- Ch. 1: Business
- Ch. 2: Fundamental Theorem
- Ch. 3: Sales
- Ch. 4: Relationship Building
- Ch. 5: Branding
- Ch. 6: Archetypes
- Ch. 7: Consumers
- Ch 8: Our Products
- Ch. 9: Proposals & Figures
- Ch. 10: Papers & Conferences
- Ch. 11: Giving Talks
- Ch. 12: Internet
- Ch. 13: The Public & the Govt.
- Ch. 14: Science Itself
- Ch. 15: Starting a Movement
- Further Reading
- More Useful Links
buy modafinil canada online I’ve never been very good at asking for things or telling people to do things. The other kids were better at it. Can I have the big one? Gimme gimme! That was never my style, and I bet it wasn’t yours.
buy clomid amazon Now, as a grown up and as a scientist I must regularly ask for things. Often, when I ask for something from my colleagues it’s in the form of a proposal–a formal document. My request is indirect. It sounds something like this: “I propose to apply this new class of models to the archived data. Please see the attached budget.” I generally wouldn’t think of walking up to my colleagues or my scientific customers and commanding them to something. It seems disrespectful.
But the principles of sales tell us to do just that. When we talk to the public, even to our colleagues, it can actually help sometimes if we are direct and commanding in our requests—like an impetuous five year old. A good way to build a commercial, a website, even a tweet is to include what’s called a call to action. That’s where you command–yes, command–your audience to do something for you.
Call us! 1 800 I FLY SWA
Buy the new Paperback edition. Click here!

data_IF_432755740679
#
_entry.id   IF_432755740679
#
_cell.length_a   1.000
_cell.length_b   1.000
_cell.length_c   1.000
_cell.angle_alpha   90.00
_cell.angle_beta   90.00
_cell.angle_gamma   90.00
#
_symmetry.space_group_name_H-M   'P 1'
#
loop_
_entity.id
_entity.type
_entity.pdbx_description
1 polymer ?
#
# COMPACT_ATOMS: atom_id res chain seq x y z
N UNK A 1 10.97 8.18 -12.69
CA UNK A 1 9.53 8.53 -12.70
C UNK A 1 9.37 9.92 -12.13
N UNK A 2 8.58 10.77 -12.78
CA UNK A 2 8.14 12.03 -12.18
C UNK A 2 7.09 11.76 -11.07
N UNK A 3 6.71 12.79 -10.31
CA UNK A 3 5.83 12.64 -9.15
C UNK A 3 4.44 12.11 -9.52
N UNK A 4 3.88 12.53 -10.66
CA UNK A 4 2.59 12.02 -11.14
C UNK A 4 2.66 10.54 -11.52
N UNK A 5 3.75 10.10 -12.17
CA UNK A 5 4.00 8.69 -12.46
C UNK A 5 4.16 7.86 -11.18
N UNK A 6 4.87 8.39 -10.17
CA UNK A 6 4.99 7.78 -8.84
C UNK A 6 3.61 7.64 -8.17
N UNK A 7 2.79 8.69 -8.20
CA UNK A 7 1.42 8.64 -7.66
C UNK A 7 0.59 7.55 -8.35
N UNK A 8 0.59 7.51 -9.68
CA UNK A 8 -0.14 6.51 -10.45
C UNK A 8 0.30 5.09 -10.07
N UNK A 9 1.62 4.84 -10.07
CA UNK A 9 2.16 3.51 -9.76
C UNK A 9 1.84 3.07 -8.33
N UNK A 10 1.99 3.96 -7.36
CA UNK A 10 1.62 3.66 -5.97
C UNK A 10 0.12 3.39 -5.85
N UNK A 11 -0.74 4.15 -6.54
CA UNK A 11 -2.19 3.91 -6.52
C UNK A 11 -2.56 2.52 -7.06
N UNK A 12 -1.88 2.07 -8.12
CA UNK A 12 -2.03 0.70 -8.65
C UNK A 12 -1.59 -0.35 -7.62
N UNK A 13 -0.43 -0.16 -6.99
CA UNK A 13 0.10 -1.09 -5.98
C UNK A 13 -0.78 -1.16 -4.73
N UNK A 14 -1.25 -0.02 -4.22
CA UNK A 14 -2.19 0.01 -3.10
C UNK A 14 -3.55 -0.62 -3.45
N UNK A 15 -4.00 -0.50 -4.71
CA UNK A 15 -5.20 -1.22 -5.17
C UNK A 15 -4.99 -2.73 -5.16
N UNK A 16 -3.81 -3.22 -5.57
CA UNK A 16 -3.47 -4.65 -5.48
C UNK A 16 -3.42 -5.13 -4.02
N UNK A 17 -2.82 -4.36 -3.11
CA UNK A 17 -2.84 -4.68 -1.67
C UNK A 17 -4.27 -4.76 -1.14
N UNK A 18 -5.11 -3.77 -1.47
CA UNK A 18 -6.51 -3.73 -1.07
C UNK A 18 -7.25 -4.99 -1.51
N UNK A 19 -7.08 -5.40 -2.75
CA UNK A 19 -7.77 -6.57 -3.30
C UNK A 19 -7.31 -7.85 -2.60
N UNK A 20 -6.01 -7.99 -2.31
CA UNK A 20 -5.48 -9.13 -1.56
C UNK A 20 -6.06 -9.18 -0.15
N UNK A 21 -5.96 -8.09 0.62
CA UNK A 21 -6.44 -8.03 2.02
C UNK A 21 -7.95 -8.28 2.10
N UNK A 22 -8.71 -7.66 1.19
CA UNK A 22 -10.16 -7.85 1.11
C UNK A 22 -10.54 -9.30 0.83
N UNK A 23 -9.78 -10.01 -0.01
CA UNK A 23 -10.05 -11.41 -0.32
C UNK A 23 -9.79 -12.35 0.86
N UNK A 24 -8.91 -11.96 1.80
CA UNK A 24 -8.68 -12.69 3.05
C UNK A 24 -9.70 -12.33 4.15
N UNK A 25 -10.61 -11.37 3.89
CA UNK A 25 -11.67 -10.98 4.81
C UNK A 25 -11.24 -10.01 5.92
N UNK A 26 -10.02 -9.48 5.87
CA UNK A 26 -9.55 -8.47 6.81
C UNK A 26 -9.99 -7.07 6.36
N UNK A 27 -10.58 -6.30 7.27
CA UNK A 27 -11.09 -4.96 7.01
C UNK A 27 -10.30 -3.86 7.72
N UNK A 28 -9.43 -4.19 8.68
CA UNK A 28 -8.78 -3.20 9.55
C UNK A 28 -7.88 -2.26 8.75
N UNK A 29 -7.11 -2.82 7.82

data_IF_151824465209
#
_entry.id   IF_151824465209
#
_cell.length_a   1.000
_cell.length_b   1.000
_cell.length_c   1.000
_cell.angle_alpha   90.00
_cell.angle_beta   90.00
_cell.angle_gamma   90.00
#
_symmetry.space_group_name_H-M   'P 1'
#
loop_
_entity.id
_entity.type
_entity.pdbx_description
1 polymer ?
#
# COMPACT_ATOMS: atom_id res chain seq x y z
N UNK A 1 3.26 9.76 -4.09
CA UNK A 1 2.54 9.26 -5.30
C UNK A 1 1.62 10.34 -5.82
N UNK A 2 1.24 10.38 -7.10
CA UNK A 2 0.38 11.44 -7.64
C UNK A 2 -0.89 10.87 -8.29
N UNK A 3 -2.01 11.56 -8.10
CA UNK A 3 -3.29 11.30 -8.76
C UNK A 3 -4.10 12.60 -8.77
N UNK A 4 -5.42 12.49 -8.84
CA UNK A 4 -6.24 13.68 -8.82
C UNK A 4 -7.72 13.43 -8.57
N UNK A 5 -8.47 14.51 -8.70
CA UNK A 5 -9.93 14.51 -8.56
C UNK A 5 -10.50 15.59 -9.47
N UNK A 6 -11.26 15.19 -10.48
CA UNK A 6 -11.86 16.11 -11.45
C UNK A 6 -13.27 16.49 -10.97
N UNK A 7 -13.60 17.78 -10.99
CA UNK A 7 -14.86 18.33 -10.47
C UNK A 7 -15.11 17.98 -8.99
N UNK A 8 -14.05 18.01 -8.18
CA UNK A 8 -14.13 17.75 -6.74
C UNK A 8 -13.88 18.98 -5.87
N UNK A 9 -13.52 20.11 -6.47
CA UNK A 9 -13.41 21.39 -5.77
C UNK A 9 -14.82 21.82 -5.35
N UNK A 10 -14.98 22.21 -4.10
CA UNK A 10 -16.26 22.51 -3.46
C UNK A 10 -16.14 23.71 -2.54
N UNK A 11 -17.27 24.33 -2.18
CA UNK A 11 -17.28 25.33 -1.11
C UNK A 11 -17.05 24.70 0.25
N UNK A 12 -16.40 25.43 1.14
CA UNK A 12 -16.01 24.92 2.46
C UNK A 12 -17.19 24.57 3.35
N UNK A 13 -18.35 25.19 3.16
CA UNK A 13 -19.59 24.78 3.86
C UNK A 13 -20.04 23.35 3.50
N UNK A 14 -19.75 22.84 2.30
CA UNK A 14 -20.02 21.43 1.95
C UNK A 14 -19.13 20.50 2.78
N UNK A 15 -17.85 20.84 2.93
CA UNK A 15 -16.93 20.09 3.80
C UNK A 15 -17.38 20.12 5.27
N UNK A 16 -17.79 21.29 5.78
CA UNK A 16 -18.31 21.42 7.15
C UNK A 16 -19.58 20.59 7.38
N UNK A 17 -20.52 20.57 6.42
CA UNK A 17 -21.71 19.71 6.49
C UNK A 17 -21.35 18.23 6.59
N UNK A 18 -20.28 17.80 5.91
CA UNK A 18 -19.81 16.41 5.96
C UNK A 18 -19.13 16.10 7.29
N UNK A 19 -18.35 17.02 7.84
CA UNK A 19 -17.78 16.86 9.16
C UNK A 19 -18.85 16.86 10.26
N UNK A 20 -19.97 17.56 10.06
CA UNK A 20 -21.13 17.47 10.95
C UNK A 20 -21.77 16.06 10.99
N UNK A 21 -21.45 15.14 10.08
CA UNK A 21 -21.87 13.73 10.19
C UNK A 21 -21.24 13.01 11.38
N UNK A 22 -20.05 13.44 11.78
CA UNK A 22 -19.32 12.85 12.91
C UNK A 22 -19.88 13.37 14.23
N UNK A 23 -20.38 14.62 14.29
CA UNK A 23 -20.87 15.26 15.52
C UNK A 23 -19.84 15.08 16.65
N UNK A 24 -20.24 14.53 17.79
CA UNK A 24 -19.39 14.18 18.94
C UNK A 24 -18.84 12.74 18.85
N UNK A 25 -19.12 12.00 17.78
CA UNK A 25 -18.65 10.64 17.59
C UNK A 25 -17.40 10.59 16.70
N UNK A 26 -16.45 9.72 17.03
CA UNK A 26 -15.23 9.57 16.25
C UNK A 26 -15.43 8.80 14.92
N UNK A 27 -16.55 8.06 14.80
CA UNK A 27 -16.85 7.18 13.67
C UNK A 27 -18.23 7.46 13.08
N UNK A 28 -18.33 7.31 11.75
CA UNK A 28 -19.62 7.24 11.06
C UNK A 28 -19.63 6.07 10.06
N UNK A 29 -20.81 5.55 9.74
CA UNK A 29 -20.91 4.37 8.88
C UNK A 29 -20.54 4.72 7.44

Come in! We’re open.
It may feel awkward. But if you were really excited about something and you want to tell your friends about it, you might take this eager tone. And your friends won’t mind one bit. Here are some examples of how a scientist might use this approach.
People! Go look at this image from the Hubble Space Telescope!
Really you’re still programming in IDL? Stop typing right now and read this book about Python.
Click here to send me an email and start a productive collaboration that will change your life.
This approach works on Twitter. Noted Twittter analyst Dan Zarella found that tweets containing the words “Please Help” and “Please Retweet” garnered roughly twice as many retweets as typical tweets. It stands to reason, right? In Twitter’s own analysis, the most effective calls to action ask for a retweet, a follow, or a download.
A call to action works on a webpage. There is a cornucopia of blog posts online about how to sell something online using a call to action, usually in the form of a button that you click to download something, start a video, enter a credit card, etc. Here’s a long pdf with, 101 examples of webpages using calls to action. Amazon.com is a classic example. “Buy now with 1-click”.
What do you hope to achieve with your scientific webpage? I use my webpage to entice colleagues to collaborate with me! So the call to action on my webpage is to “Download ZODIPIC” a little piece of scientific software that I wrote that hope my colleagues will use (and ultimately be somewhat grateful for). I think every scientific press release should end in a call to action. To learn more about the California condor, join the CondorWatch citizen science project.
A clever, direct call to action even works in person or in a personal email. When you have to ask someone for a favor, do you ever find yourself stalling or beating around the bush? Then ending with a timid, “Would you mind possibly…?” This article in Lifehacker shows some great examples of how people asked for favors with shocking directness, and got what they asked for.
Sure you don’t want everything that comes from your mouth or your Twitter feed to be a call to action. If you cry wolf, you’ll dilute the urgency of your message. But don’t miss out on this simple marketing trick. Think of something science-y you want your audience to do because, by golly, it’s awesome. And go tell them to do it.
- series of professional development workshops, and a book published by Island Press, meant to help scientists, engineers, and doctors build the careers they want and shape the public debate. Because sometimes, unlocking the mysteries of the universe just isn't enough.
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